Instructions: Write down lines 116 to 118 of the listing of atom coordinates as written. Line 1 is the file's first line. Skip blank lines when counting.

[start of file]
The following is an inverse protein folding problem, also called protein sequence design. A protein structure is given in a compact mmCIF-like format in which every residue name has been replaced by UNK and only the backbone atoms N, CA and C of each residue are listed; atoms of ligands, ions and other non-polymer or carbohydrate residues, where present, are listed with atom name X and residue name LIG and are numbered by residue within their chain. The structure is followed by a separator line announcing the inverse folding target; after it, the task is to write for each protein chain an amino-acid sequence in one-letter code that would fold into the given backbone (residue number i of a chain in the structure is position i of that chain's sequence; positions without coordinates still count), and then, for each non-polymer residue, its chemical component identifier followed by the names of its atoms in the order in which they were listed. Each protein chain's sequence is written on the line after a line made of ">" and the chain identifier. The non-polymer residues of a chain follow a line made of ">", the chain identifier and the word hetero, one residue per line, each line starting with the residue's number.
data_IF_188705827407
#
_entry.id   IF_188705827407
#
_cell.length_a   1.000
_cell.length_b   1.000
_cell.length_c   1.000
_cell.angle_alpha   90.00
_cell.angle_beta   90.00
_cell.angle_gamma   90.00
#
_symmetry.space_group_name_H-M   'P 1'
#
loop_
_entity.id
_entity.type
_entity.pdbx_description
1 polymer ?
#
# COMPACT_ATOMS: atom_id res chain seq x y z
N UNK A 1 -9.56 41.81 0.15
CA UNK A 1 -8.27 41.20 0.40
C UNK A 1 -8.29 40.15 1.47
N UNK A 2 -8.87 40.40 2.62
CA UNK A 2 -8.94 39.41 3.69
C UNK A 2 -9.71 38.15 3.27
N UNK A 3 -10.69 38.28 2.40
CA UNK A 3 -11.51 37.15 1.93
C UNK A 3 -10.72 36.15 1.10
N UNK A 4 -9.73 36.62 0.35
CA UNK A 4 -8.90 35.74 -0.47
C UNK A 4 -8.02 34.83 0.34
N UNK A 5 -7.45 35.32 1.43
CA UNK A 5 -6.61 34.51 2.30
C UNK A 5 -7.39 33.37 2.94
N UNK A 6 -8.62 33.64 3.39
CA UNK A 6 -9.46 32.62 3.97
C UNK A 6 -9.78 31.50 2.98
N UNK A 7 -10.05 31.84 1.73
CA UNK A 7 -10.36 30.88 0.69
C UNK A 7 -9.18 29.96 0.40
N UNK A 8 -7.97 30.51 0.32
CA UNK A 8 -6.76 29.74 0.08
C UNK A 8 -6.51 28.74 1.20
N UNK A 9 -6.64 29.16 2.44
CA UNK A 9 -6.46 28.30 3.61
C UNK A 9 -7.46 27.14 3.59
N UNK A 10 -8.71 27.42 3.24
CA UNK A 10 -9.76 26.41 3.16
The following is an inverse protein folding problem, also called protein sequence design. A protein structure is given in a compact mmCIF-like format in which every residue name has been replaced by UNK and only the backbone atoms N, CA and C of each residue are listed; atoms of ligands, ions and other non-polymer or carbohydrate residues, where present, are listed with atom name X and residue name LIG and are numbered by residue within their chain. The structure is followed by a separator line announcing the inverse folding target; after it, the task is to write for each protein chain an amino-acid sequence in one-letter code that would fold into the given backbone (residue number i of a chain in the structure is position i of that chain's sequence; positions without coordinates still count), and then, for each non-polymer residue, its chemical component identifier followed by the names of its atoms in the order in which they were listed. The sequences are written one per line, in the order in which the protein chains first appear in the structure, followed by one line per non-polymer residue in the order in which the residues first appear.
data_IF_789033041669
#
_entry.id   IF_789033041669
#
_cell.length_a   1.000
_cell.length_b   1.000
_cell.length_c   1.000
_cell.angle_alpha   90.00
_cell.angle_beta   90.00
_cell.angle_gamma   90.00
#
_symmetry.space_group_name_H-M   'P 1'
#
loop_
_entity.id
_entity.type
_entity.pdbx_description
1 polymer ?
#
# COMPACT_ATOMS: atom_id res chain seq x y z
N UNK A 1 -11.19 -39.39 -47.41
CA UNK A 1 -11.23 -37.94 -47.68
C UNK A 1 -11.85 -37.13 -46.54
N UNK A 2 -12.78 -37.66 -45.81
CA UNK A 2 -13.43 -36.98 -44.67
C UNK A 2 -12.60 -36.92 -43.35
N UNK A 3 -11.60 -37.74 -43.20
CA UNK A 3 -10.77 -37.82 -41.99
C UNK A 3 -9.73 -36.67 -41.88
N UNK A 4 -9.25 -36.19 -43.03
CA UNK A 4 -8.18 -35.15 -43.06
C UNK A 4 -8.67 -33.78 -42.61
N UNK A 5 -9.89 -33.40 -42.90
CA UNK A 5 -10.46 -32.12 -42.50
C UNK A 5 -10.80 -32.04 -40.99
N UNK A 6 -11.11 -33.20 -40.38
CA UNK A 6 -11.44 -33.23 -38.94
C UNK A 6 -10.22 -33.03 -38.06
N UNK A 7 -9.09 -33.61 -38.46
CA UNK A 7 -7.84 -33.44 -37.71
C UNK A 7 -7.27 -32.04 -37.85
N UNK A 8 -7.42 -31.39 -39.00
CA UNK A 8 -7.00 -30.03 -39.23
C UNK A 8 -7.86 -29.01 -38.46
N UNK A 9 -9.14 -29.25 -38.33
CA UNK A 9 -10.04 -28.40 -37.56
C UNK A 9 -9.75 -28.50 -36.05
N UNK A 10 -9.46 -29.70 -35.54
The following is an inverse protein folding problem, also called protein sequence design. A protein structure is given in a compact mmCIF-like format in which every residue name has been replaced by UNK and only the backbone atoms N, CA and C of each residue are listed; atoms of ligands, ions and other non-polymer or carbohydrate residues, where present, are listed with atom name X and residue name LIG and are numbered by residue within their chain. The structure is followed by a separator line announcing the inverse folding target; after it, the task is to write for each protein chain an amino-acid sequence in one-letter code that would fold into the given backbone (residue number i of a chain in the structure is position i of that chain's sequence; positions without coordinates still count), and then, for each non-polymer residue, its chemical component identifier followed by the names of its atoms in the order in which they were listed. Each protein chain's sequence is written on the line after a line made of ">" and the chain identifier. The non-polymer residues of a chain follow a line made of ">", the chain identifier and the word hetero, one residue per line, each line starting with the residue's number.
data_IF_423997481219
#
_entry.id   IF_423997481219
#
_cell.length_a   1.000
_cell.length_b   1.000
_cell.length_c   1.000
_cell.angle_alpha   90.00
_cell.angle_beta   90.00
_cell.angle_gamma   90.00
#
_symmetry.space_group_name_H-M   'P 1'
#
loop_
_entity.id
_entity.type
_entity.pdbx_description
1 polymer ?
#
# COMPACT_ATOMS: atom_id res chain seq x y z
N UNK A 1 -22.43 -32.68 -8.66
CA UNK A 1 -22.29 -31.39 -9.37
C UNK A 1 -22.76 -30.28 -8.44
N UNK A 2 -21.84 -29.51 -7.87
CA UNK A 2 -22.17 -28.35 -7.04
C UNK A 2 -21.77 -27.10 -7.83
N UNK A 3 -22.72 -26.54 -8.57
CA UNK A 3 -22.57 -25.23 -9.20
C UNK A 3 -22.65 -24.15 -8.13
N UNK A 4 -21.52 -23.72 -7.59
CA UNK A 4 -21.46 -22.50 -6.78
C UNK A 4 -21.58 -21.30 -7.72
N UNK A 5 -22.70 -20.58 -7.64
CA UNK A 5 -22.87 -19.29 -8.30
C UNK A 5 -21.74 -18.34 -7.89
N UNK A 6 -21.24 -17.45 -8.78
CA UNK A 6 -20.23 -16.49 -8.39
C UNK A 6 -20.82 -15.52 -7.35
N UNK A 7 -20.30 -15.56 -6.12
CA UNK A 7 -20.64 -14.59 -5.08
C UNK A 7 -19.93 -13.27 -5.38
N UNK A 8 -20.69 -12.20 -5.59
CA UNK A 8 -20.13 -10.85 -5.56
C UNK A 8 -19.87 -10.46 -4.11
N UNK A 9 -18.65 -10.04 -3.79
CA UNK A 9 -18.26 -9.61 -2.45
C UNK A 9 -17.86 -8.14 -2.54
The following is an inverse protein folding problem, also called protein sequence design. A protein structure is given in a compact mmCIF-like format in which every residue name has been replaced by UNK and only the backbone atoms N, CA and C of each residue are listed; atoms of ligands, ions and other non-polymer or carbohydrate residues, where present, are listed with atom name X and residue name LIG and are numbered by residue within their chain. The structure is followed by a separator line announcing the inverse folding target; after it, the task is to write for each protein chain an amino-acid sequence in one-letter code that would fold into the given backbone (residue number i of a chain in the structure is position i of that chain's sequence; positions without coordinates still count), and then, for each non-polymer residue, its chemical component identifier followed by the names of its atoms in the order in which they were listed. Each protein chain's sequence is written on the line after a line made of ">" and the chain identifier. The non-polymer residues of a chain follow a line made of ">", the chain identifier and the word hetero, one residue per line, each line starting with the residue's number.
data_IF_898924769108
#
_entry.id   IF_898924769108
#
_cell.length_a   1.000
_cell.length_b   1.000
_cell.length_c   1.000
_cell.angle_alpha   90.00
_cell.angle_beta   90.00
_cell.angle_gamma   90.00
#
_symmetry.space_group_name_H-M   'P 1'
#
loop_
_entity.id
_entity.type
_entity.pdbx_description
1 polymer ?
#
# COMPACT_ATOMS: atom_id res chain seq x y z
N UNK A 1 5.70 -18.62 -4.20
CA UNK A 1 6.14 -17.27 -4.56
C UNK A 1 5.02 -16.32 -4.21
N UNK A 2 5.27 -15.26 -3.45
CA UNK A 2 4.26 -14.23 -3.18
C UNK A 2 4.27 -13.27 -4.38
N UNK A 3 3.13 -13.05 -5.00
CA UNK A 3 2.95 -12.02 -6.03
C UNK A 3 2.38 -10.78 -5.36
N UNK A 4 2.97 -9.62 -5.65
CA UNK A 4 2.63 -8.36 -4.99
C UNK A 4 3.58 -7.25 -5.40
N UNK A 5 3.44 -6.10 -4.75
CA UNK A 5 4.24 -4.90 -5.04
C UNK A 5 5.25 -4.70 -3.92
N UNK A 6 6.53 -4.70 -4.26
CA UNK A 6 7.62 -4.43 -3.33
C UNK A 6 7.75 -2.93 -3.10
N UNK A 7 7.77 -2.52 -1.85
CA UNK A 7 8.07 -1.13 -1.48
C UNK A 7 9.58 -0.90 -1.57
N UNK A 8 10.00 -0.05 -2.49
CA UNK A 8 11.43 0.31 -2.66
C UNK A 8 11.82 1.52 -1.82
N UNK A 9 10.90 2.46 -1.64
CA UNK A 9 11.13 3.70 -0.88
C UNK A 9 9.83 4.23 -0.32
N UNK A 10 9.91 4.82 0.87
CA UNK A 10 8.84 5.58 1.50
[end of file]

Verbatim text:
_entity.type
_entity.pdbx_description
1 polymer ?